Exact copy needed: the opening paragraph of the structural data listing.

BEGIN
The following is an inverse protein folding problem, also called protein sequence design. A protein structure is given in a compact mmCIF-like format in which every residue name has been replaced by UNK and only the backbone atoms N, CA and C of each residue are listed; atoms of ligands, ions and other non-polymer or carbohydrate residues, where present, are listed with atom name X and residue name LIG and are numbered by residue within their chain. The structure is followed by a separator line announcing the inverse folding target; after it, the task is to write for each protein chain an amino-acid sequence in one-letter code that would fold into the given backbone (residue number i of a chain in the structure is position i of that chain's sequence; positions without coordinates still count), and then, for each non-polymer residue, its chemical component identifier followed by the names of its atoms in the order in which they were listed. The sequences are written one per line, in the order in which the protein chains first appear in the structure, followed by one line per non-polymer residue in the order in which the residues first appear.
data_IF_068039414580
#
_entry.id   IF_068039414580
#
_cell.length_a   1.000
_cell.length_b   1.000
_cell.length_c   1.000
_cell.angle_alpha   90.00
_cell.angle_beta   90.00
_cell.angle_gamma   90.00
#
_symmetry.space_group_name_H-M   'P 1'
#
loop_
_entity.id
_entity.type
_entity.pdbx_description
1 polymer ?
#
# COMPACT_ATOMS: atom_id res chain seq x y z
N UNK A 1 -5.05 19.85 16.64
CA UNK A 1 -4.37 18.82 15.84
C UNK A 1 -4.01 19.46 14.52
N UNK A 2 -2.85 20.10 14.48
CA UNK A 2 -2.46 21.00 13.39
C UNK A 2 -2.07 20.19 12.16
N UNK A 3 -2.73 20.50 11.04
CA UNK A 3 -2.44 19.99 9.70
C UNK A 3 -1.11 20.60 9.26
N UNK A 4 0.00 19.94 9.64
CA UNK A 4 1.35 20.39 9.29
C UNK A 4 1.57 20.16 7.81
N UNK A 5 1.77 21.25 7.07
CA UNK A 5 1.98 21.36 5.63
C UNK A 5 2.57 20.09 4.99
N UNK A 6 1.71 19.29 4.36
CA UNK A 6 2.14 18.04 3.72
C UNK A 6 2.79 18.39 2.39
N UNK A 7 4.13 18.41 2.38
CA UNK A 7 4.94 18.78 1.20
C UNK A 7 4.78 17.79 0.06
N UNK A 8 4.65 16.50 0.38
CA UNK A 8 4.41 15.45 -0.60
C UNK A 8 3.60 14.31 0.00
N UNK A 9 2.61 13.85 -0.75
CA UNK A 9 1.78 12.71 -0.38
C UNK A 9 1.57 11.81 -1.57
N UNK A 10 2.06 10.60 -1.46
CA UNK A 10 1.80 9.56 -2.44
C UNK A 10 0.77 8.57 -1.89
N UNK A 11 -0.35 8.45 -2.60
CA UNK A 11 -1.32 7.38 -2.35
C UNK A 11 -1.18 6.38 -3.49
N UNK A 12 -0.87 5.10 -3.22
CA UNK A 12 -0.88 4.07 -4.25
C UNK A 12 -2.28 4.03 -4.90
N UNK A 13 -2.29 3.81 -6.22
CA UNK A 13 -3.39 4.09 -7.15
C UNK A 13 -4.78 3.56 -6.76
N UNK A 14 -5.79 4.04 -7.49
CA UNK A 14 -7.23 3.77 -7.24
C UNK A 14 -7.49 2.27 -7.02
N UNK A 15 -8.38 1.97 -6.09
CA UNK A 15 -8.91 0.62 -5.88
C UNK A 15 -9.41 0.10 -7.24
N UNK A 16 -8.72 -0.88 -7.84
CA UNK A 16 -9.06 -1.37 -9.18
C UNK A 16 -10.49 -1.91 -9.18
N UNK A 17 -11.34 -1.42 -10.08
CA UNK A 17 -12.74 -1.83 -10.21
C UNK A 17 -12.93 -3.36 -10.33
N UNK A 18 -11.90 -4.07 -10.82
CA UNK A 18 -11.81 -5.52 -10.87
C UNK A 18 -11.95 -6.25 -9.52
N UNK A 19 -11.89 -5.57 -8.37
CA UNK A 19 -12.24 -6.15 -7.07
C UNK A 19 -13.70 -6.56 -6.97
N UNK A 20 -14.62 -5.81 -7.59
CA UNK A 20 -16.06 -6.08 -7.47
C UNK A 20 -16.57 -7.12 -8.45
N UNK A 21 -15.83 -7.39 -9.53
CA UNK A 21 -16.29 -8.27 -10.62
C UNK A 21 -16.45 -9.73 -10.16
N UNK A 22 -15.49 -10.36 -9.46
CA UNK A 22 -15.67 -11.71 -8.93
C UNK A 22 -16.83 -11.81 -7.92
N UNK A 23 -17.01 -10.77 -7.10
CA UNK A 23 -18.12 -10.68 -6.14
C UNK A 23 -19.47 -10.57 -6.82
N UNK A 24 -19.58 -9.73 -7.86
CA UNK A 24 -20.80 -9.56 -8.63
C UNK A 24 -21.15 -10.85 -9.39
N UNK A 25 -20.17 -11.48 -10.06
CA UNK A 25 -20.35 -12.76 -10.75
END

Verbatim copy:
The following is an inverse protein folding problem, also called protein sequence design. A protein structure is given in a compact mmCIF-like format in which every residue name has been replaced by UNK and only the backbone atoms N, CA and C of each residue are listed; atoms of ligands, ions and other non-polymer or carbohydrate residues, where present, are listed with atom name X and residue name LIG and are numbered by residue within their chain. The structure is followed by a separator line announcing the inverse folding target; after it, the task is to write for each protein chain an amino-acid sequence in one-letter code that would fold into the given backbone (residue number i of a chain in the structure is position i of that chain's sequence; positions without coordinates still count), and then, for each non-polymer residue, its chemical component identifier followed by the names of its atoms in the order in which they were listed. The sequences are written one per line, in the order in which the protein chains first appear in the structure, followed by one line per non-polymer residue in the order in which the residues first appear.